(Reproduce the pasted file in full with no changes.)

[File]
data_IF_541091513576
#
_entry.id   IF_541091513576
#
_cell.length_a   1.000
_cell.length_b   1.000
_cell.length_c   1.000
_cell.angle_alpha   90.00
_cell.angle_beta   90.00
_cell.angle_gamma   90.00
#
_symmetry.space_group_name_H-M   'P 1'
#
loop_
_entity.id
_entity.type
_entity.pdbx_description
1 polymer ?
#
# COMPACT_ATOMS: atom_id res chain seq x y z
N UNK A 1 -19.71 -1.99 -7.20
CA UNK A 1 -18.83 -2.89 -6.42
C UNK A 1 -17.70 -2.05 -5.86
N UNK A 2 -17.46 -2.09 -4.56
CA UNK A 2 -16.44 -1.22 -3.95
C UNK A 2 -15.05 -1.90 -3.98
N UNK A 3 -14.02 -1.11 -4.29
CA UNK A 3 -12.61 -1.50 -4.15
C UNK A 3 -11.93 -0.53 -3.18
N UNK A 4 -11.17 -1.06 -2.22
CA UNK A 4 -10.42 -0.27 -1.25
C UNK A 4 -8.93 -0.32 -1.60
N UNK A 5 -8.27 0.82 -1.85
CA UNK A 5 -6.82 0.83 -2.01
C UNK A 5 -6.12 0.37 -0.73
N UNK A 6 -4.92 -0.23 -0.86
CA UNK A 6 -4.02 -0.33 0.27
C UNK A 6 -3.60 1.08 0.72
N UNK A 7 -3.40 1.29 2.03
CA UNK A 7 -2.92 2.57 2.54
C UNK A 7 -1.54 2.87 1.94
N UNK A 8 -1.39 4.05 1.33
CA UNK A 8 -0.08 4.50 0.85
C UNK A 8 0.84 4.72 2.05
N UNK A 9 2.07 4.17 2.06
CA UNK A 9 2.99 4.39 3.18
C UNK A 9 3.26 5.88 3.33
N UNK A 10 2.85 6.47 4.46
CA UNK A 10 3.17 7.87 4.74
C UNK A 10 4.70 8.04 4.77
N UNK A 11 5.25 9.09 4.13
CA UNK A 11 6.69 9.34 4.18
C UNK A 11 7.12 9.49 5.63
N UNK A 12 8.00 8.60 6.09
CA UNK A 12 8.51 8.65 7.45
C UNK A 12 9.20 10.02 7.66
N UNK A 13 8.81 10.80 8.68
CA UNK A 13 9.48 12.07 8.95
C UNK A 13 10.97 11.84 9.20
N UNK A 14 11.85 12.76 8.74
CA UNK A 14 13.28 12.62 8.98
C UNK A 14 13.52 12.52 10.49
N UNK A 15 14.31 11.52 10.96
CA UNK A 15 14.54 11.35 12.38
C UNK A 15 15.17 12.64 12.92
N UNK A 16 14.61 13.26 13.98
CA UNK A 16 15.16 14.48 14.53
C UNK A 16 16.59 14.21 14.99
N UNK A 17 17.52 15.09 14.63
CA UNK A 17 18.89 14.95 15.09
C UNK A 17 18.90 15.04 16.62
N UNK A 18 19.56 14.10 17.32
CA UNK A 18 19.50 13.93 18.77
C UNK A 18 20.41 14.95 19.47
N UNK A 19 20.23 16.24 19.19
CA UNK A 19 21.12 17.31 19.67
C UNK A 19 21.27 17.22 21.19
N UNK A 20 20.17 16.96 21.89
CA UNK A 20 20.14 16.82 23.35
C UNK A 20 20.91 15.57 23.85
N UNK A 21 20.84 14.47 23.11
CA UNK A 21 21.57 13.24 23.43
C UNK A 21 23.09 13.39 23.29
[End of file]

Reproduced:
data_IF_541091513576
#
_entry.id   IF_541091513576
#
_cell.length_a   1.000
_cell.length_b   1.000
_cell.length_c   1.000
_cell.angle_alpha   90.00
_cell.angle_beta   90.00
_cell.angle_gamma   90.00
#
_symmetry.space_group_name_H-M   'P 1'
#
loop_
_entity.id
_entity.type
_entity.pdbx_description
1 polymer ?
#
# COMPACT_ATOMS: atom_id res chain seq x y z
N UNK A 1 -19.71 -1.99 -7.20
CA UNK A 1 -18.83 -2.89 -6.42
C UNK A 1 -17.70 -2.05 -5.86
N UNK A 2 -17.46 -2.09 -4.56
CA UNK A 2 -16.44 -1.22 -3.95
C UNK A 2 -15.05 -1.90 -3.98
N UNK A 3 -14.02 -1.11 -4.29
CA UNK A 3 -12.61 -1.50 -4.15
C UNK A 3 -11.93 -0.53 -3.18
N UNK A 4 -11.17 -1.06 -2.22
CA UNK A 4 -10.42 -0.27 -1.25
C UNK A 4 -8.93 -0.32 -1.60
N UNK A 5 -8.27 0.82 -1.85
CA UNK A 5 -6.82 0.83 -2.01
C UNK A 5 -6.12 0.37 -0.73
N UNK A 6 -4.92 -0.23 -0.86
CA UNK A 6 -4.02 -0.33 0.27
C UNK A 6 -3.60 1.08 0.72
N UNK A 7 -3.40 1.29 2.03
CA UNK A 7 -2.92 2.57 2.54
C UNK A 7 -1.54 2.87 1.94
N UNK A 8 -1.39 4.05 1.33
CA UNK A 8 -0.08 4.50 0.85
C UNK A 8 0.84 4.72 2.05
N UNK A 9 2.07 4.17 2.06
CA UNK A 9 2.99 4.39 3.18
C UNK A 9 3.26 5.88 3.33
N UNK A 10 2.85 6.47 4.46
CA UNK A 10 3.17 7.87 4.74
C UNK A 10 4.70 8.04 4.77
N UNK A 11 5.25 9.09 4.13
CA UNK A 11 6.69 9.34 4.18
C UNK A 11 7.12 9.49 5.63
N UNK A 12 8.00 8.60 6.09
CA UNK A 12 8.51 8.65 7.45
C UNK A 12 9.20 10.02 7.66
N UNK A 13 8.81 10.80 8.68
CA UNK A 13 9.48 12.07 8.95
C UNK A 13 10.97 11.84 9.20
N UNK A 14 11.85 12.76 8.74
CA UNK A 14 13.28 12.62 8.98
C UNK A 14 13.52 12.52 10.49
N UNK A 15 14.31 11.52 10.96
CA UNK A 15 14.54 11.35 12.38
C UNK A 15 15.17 12.64 12.92
N UNK A 16 14.61 13.26 13.98
CA UNK A 16 15.16 14.48 14.53
C UNK A 16 16.59 14.21 14.99
N UNK A 17 17.52 15.09 14.63
CA UNK A 17 18.89 14.95 15.09
C UNK A 17 18.90 15.04 16.62
N UNK A 18 19.56 14.10 17.32
CA UNK A 18 19.50 13.93 18.77
C UNK A 18 20.41 14.95 19.47
N UNK A 19 20.23 16.24 19.19
CA UNK A 19 21.12 17.31 19.67
C UNK A 19 21.27 17.22 21.19
N UNK A 20 20.17 16.96 21.89
CA UNK A 20 20.14 16.82 23.35
C UNK A 20 20.91 15.57 23.85
N UNK A 21 20.84 14.47 23.11
CA UNK A 21 21.57 13.24 23.43
C UNK A 21 23.09 13.39 23.29